Once we choose the quality-of-life result, it becomes a touchstone, a way of directing the conversation back to what we are actually trying to achieve. The quality-of-life statement is then used to choose indicators, baselines and strategies to establish parameters that let us know whether programs are getting us closer to the result we are trying to achieve. This is, in essence, working backwards from ends to means. We have established the end we want to achieve and then we establish the means to let us know if we are getting there.
Once we actually know where we want to go, we are ready for the second step in the process: drilling down into those pesky programs to see if they are working. The first question to be answered is whether the program is contributing to the result we are trying to achieve. Sounds too simple, but it is amazing how often we stray from the path that was established in some other budget.
We then examine three basic RBA questions: How much did you do, how well did you do it and is anyone better off? These are all data-based questions. It is no surprise that the most popular question is the "how much?" Everyone loves to count things but without the next two questions the "how much" is pretty meaningless. If we were examining an apprenticeship program to see if it was working, the "how much" measure of say 200 people participated in the program doesn't tell us a lot. It is the "how well" measure that starts to give us valuable information — what percentage of people actually completed the program in a timely fashion and got a job could be one "how well" measure. The "better off" measure is where the proverbial rubber hits the road and in this example could be, "Did the job lead to long-term employment at a living wage?" That leads us right back to our population quality-of-life results of "access to quality jobs that earn a living wage."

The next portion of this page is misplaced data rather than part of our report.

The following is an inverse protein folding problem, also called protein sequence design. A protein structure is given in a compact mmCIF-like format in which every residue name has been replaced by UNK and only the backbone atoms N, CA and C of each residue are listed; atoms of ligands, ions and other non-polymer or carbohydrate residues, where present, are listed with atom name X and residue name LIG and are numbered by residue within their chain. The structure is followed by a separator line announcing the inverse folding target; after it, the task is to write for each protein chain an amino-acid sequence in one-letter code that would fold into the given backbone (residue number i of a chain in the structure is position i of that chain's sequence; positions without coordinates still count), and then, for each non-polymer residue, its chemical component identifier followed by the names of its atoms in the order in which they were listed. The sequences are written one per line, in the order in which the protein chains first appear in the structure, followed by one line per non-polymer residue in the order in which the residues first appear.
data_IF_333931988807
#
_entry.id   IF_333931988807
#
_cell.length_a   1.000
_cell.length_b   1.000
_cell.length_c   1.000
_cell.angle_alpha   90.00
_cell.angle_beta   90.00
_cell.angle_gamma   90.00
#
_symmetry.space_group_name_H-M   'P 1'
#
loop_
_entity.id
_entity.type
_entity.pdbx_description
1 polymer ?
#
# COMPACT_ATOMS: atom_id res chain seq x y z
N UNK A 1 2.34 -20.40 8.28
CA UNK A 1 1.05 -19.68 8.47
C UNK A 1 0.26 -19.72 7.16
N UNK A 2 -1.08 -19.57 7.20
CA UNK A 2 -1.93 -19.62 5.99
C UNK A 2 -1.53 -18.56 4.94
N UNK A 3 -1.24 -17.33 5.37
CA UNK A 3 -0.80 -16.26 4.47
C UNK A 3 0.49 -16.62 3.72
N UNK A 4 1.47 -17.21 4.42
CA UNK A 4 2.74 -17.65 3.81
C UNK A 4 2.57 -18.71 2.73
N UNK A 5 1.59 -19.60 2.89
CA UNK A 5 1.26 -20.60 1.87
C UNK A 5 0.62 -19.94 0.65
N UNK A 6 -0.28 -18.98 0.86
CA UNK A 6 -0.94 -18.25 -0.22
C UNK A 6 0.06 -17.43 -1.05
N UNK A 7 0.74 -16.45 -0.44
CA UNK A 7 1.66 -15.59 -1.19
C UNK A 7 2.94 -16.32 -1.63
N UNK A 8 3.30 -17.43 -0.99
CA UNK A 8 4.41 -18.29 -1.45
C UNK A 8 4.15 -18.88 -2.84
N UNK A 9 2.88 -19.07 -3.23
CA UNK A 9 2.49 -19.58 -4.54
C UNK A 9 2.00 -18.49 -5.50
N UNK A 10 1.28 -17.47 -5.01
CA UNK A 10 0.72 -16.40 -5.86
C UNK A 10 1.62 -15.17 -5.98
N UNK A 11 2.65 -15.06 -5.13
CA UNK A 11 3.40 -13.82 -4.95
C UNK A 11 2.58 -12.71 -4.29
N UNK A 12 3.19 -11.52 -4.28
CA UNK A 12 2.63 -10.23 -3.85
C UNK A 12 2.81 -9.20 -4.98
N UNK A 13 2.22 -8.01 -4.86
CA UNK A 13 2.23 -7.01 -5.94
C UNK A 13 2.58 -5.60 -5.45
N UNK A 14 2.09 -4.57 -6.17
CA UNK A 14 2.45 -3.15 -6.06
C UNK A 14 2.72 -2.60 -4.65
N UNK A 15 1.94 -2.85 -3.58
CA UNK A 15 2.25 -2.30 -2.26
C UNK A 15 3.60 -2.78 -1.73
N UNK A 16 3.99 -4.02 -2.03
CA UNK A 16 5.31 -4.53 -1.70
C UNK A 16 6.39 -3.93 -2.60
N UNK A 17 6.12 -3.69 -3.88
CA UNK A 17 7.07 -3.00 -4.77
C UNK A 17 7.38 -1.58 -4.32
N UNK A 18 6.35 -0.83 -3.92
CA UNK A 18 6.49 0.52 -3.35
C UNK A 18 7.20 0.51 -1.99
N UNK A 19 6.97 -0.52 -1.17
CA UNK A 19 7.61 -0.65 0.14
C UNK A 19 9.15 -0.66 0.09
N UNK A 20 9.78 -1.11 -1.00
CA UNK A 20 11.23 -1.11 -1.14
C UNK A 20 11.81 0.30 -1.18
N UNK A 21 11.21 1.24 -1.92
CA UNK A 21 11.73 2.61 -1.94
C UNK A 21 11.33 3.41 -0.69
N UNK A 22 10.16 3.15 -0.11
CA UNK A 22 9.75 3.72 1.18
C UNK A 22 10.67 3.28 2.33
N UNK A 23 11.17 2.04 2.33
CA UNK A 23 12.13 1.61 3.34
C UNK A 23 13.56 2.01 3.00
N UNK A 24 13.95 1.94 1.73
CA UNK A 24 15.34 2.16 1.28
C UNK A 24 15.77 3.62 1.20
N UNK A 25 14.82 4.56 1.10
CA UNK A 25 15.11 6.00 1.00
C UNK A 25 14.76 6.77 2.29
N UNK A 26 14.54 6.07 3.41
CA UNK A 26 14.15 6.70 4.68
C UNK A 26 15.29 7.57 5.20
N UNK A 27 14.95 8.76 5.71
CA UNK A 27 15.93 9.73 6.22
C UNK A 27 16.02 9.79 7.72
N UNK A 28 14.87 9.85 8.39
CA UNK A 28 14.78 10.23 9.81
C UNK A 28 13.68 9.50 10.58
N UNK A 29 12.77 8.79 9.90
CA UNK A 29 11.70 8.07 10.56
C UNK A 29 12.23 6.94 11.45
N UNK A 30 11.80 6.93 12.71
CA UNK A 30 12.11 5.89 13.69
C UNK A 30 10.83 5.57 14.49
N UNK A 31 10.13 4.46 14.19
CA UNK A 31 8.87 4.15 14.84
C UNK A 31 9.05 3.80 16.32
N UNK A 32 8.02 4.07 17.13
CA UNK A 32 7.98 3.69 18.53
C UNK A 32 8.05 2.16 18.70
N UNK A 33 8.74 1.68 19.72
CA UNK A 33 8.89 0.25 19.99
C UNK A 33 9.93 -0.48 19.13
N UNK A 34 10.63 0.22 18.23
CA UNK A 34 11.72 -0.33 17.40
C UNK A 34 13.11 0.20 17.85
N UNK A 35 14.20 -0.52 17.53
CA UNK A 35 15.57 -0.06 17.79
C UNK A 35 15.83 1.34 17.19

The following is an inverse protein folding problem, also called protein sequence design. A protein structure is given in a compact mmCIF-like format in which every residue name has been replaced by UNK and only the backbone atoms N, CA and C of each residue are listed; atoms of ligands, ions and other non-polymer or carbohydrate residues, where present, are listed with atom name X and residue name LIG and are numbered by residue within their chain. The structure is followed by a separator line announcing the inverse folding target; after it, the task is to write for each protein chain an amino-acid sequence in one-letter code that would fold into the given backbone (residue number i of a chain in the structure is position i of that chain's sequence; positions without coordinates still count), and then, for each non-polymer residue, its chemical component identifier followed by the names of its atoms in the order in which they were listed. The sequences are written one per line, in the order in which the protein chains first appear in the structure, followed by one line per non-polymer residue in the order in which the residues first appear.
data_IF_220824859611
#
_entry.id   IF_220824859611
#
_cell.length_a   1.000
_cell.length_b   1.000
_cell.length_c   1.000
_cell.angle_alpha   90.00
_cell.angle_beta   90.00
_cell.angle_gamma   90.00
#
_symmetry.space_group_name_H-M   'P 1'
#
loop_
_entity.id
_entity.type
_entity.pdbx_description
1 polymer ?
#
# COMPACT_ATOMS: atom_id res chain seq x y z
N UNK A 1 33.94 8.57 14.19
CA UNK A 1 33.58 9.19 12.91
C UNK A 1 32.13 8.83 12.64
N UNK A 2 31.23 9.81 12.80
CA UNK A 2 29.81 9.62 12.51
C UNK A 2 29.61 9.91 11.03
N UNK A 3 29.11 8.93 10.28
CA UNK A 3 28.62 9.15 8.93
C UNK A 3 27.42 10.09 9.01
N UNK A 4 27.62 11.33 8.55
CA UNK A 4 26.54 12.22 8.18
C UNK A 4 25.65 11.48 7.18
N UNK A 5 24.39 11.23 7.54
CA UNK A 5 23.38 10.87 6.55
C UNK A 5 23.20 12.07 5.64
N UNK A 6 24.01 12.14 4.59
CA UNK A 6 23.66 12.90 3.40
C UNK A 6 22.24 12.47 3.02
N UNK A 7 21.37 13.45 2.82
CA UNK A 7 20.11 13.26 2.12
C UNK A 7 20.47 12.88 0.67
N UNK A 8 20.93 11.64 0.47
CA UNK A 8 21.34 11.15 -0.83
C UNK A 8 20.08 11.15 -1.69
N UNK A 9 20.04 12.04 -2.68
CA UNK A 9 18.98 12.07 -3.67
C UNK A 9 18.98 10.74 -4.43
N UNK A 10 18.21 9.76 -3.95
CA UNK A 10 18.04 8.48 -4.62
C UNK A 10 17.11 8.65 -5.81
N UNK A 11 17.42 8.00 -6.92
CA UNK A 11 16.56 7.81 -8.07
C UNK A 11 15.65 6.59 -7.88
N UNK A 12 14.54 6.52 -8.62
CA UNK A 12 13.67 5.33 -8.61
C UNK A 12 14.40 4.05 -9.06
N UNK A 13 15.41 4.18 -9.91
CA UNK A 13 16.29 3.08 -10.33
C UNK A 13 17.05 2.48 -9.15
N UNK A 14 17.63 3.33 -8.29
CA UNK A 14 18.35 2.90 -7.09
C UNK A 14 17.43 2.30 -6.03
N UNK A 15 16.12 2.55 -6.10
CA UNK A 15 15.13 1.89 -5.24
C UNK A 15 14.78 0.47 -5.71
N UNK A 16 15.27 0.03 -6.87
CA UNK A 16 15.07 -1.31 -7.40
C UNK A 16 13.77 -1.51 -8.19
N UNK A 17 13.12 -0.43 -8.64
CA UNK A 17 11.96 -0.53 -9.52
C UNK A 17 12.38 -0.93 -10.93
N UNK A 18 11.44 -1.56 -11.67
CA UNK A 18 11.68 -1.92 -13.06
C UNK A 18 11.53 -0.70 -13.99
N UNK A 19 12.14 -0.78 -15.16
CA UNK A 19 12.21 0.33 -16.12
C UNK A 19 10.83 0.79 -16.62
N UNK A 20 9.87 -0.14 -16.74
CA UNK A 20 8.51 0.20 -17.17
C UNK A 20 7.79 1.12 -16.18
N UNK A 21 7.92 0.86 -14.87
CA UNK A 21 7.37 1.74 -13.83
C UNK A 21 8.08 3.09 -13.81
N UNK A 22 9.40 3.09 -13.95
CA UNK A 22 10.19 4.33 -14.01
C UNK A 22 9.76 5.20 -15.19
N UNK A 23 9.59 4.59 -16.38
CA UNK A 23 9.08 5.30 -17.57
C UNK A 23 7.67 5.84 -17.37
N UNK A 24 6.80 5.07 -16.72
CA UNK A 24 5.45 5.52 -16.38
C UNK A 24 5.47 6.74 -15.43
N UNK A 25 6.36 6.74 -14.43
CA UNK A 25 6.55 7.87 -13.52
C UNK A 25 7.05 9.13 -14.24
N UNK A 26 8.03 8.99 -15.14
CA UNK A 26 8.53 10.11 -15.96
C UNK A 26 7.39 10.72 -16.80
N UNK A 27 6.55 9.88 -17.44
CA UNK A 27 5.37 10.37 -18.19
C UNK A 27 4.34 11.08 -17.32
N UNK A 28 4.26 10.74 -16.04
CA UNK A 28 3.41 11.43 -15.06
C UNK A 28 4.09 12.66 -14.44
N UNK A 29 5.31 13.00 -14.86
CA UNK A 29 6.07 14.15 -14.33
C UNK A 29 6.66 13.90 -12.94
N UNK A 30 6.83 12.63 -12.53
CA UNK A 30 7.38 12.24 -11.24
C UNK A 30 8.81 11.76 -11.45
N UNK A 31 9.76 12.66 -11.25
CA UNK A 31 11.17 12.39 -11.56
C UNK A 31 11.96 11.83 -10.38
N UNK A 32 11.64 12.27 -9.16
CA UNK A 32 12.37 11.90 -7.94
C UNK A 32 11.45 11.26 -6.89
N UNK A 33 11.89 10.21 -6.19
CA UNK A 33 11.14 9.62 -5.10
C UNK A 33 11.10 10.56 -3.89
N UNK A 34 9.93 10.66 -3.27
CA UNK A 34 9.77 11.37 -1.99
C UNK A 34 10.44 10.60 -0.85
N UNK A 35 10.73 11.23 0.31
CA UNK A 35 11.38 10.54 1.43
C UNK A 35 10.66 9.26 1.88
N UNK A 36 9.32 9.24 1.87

With these data points it becomes possible to actually know whether a program is working. Once we know a program is working, then a discussion about the cost of the program becomes meaningful. If it is clear that the program is not working, then it is time to reallocate resources to one that is. The beauty of the RBA model is the quality-of-life result that reminds us what we are trying to achieve and the accessibility and the clarity of the three basic questions that tell us whether a program is working. It creates a forum for discussion in which everyone can participate.
In Connecticut, we have developed a template that is two pages long. There is also software that is extremely user friendly. The federal budget is huge, but it can be broken down into its component parts and those parts can be examined using RBA. The idea is to foster cooperation and collaboration. I am a believer in starting small and achieving success and then bringing the program to scale. A pilot project in an agency would be a perfect beginning.
Diana Urban (D) represents the 43rd Assembly District in the Connecticut House of Representatives, where she is the co-chair of the Results Based Accountability Sub Committee of the Appropriations Committee.